In a perfect world I imagine my post-hookup interactions go down like this: I can double tap their picture in my newsfeed, but they shouldn’t bother holding their breath that I’ll say hi or look them in the eye if we cross paths again. I’ll sleep with them, and then I’ll sneak out and slip back into my room, pretending like nothing happened at all.
In actuality, I will be thinking the whole time about how I am incapable of burning bridges with anyone. I still have a basic level of care and concern for even the people I am the least fond of, out of pure human compassion. And while I find nothing wrong with caring too much, I also find myself embarrassed for being hung up over someone who doesn’t think twice about me. I’ll be mortified that after all is said and done, the end result is that I cared and they somehow, for some reason that God only knows, simply… could not.
A prime example of this was during a classic drunken hookup with a guy I’ve been on and off with. It took me being intoxicated to finally ask him what I had been dying to know all along: if we were truly nothing to each other. Because here we were, once again, doing “nothing” for practically an entire year. After this long, how couldn’t I wonder whether or not we truly meant nothing to one another? Had I known this all along and hadn’t been able to accept it?
His response was, “We’re nothing. Isn’t that what you want to hear?” And I found myself saying something along the lines of, “Only if that’s how you feel about me.” And with that, nothing more was said; the truth was out, we kept kissing, and eventually fell asleep.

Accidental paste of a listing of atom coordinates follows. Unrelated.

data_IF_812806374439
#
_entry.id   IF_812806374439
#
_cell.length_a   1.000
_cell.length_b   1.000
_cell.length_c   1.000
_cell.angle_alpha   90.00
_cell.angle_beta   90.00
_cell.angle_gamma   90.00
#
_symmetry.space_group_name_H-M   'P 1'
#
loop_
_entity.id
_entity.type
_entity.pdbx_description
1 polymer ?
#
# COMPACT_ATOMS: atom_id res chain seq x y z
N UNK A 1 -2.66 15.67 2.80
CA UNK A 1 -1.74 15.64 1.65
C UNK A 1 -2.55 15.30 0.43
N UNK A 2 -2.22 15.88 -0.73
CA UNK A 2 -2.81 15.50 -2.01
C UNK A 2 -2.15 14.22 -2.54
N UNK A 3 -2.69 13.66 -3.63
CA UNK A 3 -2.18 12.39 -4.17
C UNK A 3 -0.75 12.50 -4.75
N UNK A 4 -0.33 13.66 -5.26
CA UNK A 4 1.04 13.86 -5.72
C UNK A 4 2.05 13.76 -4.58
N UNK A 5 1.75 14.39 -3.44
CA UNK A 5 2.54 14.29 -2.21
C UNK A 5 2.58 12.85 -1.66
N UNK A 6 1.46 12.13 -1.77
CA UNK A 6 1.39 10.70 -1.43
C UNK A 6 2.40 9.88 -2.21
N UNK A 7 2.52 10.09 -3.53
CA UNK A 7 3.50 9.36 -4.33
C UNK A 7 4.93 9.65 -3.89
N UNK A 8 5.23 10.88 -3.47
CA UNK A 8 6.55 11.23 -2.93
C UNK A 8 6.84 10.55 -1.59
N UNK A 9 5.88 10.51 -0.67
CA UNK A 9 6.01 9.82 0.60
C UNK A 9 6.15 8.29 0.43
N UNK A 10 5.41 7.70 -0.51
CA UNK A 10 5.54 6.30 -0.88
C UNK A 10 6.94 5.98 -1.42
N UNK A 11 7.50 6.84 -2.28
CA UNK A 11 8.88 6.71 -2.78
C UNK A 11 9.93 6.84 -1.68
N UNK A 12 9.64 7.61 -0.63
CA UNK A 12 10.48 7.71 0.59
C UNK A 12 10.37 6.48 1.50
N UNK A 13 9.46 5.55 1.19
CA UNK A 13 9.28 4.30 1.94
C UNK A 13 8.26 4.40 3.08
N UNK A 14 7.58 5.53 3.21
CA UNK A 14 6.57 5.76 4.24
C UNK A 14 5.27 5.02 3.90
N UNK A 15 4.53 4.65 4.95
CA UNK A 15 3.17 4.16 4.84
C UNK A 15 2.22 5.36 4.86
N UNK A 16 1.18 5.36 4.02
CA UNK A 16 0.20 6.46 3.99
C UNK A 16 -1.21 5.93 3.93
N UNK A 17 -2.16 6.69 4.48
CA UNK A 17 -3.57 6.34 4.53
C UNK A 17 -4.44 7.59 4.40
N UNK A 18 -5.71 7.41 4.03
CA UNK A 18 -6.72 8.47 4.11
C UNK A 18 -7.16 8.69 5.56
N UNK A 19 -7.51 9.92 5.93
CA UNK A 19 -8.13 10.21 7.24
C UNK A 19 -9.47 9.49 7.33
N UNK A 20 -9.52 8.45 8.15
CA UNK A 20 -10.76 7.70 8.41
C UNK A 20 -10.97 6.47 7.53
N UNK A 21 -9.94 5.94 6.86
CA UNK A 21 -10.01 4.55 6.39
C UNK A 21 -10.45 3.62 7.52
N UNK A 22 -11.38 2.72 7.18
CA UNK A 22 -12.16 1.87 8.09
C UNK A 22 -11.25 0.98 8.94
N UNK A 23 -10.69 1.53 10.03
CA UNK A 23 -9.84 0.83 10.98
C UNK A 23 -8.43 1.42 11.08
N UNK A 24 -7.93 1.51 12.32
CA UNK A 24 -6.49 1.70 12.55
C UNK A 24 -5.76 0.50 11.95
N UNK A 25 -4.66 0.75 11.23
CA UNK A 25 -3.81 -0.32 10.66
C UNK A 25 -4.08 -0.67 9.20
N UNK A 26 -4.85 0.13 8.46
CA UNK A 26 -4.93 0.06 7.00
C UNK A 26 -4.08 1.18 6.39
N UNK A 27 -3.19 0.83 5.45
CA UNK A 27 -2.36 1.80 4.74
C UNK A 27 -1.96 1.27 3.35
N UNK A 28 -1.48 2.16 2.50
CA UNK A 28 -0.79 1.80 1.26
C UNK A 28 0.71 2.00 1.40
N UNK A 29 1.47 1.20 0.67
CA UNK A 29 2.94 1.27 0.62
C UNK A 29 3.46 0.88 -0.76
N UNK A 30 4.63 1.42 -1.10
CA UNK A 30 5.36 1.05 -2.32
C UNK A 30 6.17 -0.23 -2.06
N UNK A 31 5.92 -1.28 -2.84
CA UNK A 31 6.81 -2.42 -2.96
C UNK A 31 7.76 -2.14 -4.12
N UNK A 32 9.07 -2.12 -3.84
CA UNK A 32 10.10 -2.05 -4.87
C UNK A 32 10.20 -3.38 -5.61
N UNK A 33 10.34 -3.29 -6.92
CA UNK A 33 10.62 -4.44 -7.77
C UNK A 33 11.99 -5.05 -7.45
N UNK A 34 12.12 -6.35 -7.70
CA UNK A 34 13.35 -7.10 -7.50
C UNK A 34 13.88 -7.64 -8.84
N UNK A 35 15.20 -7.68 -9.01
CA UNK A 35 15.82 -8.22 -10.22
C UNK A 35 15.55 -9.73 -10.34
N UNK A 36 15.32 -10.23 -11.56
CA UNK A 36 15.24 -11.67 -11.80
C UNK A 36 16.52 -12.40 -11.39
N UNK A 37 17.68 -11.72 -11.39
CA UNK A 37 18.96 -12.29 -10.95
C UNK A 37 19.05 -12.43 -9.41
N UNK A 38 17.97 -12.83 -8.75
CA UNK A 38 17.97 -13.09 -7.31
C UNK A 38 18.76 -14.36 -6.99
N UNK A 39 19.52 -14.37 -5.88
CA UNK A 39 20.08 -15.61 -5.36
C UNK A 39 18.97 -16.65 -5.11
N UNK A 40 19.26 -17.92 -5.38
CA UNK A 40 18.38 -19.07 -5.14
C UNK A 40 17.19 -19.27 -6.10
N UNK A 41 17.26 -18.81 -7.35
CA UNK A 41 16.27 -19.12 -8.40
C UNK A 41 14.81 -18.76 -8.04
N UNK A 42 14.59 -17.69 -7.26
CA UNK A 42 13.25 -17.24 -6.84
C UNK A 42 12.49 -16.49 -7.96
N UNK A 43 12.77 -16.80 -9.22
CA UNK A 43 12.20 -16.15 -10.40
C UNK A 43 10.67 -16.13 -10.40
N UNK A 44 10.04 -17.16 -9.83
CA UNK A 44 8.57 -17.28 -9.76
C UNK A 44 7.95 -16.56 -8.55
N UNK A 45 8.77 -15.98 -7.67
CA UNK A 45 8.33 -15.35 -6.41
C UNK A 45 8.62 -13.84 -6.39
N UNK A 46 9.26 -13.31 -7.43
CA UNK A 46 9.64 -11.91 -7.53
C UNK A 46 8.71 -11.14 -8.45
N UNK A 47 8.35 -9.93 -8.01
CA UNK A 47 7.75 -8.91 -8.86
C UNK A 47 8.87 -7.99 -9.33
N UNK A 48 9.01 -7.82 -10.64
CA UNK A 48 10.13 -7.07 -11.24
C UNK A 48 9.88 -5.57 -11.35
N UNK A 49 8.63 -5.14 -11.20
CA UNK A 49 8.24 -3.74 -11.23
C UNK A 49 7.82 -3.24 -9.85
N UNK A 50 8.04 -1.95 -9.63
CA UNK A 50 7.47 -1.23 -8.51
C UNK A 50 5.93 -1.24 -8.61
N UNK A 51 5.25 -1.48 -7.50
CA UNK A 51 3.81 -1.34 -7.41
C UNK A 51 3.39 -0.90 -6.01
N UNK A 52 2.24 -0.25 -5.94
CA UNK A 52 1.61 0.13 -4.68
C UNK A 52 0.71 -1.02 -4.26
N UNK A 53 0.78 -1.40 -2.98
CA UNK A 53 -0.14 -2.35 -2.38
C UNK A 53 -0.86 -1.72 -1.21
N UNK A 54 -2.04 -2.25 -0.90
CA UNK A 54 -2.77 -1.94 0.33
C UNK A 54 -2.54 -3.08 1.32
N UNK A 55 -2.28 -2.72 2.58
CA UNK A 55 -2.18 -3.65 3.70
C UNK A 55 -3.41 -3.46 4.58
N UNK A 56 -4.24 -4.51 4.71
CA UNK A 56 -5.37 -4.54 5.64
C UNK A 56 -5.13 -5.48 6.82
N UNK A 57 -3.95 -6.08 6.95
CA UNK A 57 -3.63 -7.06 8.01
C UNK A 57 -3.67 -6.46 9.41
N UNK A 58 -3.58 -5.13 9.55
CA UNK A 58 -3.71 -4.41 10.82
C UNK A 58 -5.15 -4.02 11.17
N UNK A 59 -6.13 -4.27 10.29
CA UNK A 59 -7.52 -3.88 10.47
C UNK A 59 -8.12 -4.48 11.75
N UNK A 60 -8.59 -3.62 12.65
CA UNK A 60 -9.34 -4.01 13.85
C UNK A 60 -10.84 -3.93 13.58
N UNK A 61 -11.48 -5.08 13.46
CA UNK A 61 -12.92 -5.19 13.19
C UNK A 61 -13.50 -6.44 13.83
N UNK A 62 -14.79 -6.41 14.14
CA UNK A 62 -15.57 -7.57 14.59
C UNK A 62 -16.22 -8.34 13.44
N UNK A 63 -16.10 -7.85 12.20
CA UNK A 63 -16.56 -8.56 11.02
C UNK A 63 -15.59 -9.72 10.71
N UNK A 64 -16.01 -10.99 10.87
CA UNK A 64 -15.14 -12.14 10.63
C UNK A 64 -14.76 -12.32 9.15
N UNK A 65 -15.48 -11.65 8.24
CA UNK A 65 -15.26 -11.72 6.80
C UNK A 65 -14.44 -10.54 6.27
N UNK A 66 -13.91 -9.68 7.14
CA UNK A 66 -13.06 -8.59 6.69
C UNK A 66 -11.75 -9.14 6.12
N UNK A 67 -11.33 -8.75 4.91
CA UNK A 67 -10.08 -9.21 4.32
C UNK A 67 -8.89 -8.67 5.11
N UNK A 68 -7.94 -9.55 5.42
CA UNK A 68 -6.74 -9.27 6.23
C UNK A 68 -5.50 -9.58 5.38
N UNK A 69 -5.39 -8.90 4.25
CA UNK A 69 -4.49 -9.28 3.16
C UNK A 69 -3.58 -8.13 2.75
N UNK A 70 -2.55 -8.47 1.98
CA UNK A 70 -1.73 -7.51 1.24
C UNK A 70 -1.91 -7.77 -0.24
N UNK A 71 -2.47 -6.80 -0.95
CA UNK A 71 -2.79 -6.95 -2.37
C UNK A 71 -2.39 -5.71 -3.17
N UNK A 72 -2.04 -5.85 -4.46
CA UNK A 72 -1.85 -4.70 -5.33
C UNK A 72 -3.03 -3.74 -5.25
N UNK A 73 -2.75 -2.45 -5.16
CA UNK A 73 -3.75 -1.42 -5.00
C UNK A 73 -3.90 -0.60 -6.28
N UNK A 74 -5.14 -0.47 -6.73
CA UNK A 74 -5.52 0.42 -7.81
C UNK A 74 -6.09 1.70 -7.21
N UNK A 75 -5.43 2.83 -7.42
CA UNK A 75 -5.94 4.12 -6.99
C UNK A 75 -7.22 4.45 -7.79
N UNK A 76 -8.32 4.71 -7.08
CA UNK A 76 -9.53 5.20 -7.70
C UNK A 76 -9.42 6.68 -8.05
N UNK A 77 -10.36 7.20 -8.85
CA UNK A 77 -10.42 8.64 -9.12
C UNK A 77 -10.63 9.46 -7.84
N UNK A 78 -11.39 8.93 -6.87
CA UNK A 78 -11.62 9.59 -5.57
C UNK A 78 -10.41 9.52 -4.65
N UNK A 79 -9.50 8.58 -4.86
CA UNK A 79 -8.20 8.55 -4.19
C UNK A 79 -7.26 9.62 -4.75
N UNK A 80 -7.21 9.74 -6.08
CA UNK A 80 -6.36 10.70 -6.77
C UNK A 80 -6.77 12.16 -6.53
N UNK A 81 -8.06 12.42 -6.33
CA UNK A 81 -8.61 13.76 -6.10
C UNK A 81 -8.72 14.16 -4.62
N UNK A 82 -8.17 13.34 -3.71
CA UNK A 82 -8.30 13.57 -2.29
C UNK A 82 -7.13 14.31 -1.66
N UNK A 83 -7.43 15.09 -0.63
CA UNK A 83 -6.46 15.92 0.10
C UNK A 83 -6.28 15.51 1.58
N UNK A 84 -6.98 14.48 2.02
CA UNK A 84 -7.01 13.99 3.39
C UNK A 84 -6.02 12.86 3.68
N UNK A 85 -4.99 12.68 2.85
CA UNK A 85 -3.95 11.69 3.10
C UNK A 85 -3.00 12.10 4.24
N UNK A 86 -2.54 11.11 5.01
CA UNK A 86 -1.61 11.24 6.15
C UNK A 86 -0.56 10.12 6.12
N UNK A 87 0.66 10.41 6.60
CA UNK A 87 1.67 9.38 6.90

The next morning I left feeling uncertain of how to feel. About him and about myself. I thought maybe kissing him to sleep would be just what I needed to ignore the truth of where we stood. But since here I am, writing this article, I’m clearly not someone who can cope with a year of on-and-off-again with a guy and have it mean nothing.
This experience taught me that the tragedy here is not that I felt something, it’s that the other person felt absolutely nothing. But you know what? It’s not humiliating to care. It just feels humiliating when we care and the other person doesn’t, and that’s been a hard lesson for me.
No one likes rejection. And the biggest takeaway I’ve gotten from all of this is accepting that being “nothing” with someone isn’t necessarily a form of rejection. Instead, I’m rejecting my own personal values about what and who matters to me.
And that’s where I stand.
I am done beating myself up for feeling this way, because there’s absolutely nothing wrong with it. I’m over denying feeling anything with anyone. Even if those feelings range from hurt to exasperated, at least I can say I’m feeling something greater than myself. And that’s nothing to be ashamed of. But when he didn’t feel the way I did, I couldn’t help but think otherwise.
We need to be honest with our feelings, to accept when they just aren’t there, and stop denying them when they are. And yes, facing what may or may not be there might hurt in the short run, but imagine how much heartache we could save ourselves in the long-run?
So is being nothing really what any of us want to hear? Some people may answer yes, but for me, personally, it’s time to just spell out what my answer has been to that question all along.
No, that’s not what I want to hear. And I’m done pretending it ever was.